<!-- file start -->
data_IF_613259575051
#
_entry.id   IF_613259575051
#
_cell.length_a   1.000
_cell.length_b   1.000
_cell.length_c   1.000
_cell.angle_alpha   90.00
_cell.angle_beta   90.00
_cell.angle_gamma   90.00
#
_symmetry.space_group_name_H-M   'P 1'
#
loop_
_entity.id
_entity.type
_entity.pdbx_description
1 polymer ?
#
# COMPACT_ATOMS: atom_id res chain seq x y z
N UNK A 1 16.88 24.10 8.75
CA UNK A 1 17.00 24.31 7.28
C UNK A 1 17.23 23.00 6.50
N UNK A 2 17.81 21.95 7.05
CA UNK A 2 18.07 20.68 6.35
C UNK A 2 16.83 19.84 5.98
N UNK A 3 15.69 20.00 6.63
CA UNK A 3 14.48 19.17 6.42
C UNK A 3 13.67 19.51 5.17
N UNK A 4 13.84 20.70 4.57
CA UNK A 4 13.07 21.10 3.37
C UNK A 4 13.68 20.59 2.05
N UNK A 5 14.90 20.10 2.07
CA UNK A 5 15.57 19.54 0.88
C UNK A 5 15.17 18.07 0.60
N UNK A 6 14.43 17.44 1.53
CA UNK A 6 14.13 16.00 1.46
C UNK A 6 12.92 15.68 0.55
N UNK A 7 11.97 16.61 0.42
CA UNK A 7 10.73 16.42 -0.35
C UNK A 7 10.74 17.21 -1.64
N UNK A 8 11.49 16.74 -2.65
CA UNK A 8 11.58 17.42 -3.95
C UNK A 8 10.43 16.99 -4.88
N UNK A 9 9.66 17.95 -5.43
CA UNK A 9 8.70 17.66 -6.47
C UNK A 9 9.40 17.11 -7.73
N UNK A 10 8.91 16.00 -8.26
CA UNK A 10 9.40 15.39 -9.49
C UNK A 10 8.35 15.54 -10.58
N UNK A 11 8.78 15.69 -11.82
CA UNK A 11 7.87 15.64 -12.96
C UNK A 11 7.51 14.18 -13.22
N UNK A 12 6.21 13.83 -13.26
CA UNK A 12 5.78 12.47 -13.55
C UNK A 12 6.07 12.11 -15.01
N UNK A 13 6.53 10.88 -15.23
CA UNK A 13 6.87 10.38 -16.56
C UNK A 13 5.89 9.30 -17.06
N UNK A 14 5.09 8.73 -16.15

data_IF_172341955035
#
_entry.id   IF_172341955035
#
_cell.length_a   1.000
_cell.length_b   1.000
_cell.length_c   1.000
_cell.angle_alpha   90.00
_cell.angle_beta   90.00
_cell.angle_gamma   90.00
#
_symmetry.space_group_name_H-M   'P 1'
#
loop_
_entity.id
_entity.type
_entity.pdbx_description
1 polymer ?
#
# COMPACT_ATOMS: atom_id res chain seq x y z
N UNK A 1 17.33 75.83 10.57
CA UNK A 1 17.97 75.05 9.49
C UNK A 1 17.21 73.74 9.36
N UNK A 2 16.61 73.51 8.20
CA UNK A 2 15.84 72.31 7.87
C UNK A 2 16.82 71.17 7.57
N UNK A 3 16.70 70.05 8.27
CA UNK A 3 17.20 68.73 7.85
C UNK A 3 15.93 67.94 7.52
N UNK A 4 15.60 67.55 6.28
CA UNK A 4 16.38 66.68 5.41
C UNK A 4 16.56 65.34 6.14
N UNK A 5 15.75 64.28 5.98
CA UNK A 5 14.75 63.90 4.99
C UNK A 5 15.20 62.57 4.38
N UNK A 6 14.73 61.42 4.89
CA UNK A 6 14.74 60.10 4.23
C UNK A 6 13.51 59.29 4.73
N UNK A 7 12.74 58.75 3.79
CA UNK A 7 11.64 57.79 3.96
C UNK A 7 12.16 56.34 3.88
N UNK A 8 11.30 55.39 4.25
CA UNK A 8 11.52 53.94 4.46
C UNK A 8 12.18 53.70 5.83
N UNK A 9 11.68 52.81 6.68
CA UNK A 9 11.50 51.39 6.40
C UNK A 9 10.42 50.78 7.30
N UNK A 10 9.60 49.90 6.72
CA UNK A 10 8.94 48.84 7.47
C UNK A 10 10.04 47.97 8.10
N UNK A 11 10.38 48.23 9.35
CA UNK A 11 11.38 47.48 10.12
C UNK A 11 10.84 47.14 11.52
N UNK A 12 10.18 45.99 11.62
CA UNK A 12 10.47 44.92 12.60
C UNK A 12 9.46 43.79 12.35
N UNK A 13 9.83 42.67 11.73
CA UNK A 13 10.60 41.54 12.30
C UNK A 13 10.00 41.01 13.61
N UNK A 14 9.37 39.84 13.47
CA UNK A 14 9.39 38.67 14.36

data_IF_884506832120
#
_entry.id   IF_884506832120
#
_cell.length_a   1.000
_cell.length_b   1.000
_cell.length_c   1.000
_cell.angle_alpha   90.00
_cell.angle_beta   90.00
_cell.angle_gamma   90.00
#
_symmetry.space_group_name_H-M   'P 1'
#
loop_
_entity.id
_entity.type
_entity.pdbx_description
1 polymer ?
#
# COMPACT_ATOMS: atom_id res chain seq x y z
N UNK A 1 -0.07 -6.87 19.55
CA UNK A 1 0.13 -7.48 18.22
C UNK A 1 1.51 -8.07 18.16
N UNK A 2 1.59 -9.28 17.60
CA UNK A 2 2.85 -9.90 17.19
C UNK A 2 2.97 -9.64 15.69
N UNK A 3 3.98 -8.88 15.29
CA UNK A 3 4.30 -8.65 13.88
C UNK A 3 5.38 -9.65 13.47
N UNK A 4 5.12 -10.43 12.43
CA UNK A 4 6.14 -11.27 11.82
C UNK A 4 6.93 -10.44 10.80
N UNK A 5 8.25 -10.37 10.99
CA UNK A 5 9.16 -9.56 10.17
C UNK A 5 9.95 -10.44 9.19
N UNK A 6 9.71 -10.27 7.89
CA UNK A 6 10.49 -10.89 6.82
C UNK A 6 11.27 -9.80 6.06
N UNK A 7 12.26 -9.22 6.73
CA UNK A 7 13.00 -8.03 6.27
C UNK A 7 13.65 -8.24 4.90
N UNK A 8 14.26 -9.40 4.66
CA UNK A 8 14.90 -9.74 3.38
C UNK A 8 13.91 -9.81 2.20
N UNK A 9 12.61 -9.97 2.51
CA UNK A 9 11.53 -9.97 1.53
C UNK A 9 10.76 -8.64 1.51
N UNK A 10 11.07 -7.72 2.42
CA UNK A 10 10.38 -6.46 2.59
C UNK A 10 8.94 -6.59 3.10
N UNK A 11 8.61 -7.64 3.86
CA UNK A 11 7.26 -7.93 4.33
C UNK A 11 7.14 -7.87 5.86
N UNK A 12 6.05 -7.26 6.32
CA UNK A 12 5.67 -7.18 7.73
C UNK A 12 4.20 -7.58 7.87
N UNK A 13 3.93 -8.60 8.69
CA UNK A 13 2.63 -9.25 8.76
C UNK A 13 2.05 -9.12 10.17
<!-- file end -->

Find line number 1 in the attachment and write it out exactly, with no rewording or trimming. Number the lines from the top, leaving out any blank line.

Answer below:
data_IF_613259575051